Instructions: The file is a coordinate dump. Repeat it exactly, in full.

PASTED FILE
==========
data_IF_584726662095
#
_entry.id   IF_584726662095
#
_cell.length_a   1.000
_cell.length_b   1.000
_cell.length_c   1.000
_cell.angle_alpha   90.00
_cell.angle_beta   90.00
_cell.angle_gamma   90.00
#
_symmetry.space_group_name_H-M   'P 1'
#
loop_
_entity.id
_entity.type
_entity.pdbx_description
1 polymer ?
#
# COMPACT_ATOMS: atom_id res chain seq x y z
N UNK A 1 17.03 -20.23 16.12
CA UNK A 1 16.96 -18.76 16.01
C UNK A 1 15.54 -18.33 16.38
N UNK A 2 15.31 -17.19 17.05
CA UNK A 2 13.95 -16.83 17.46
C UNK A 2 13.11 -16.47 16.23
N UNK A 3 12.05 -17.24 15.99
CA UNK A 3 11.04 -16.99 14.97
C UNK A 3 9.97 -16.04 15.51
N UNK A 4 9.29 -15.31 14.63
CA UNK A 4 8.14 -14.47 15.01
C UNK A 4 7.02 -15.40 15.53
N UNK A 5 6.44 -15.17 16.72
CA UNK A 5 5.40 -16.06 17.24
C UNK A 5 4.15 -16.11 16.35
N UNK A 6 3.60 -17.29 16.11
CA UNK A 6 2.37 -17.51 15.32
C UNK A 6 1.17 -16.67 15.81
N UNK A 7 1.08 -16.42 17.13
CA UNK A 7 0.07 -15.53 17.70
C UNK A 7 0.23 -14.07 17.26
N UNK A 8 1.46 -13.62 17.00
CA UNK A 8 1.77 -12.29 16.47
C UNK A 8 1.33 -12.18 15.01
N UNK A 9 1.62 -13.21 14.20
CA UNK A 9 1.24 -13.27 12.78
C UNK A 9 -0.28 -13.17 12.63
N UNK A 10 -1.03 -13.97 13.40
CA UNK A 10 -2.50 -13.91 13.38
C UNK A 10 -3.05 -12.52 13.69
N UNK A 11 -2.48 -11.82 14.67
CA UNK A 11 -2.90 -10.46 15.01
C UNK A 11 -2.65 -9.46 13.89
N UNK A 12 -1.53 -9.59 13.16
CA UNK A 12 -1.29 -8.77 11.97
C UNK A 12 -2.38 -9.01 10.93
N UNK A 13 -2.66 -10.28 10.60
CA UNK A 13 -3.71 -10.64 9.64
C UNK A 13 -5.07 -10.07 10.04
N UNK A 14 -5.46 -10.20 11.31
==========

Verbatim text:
data_IF_584726662095
#
_entry.id   IF_584726662095
#
_cell.length_a   1.000
_cell.length_b   1.000
_cell.length_c   1.000
_cell.angle_alpha   90.00
_cell.angle_beta   90.00
_cell.angle_gamma   90.00
#
_symmetry.space_group_name_H-M   'P 1'
#
loop_
_entity.id
_entity.type
_entity.pdbx_description
1 polymer ?
#
# COMPACT_ATOMS: atom_id res chain seq x y z
N UNK A 1 17.03 -20.23 16.12
CA UNK A 1 16.96 -18.76 16.01
C UNK A 1 15.54 -18.33 16.38
N UNK A 2 15.31 -17.19 17.05
CA UNK A 2 13.95 -16.83 17.46
C UNK A 2 13.11 -16.47 16.23
N UNK A 3 12.05 -17.24 15.99
CA UNK A 3 11.04 -16.99 14.97
C UNK A 3 9.97 -16.04 15.51
N UNK A 4 9.29 -15.31 14.63
CA UNK A 4 8.14 -14.47 15.01
C UNK A 4 7.02 -15.40 15.53
N UNK A 5 6.44 -15.17 16.72
CA UNK A 5 5.40 -16.06 17.24
C UNK A 5 4.15 -16.11 16.35
N UNK A 6 3.60 -17.29 16.11
CA UNK A 6 2.37 -17.51 15.32
C UNK A 6 1.17 -16.67 15.81
N UNK A 7 1.08 -16.42 17.13
CA UNK A 7 0.07 -15.53 17.70
C UNK A 7 0.23 -14.07 17.26
N UNK A 8 1.46 -13.62 17.00
CA UNK A 8 1.77 -12.29 16.47
C UNK A 8 1.33 -12.18 15.01
N UNK A 9 1.62 -13.21 14.20
CA UNK A 9 1.24 -13.27 12.78
C UNK A 9 -0.28 -13.17 12.63
N UNK A 10 -1.03 -13.97 13.40
CA UNK A 10 -2.50 -13.91 13.38
C UNK A 10 -3.05 -12.52 13.69
N UNK A 11 -2.48 -11.82 14.67
CA UNK A 11 -2.90 -10.46 15.01
C UNK A 11 -2.65 -9.46 13.89
N UNK A 12 -1.53 -9.59 13.16
CA UNK A 12 -1.29 -8.77 11.97
C UNK A 12 -2.38 -9.01 10.93
N UNK A 13 -2.66 -10.28 10.60
CA UNK A 13 -3.71 -10.64 9.64
C UNK A 13 -5.07 -10.07 10.04
N UNK A 14 -5.46 -10.20 11.31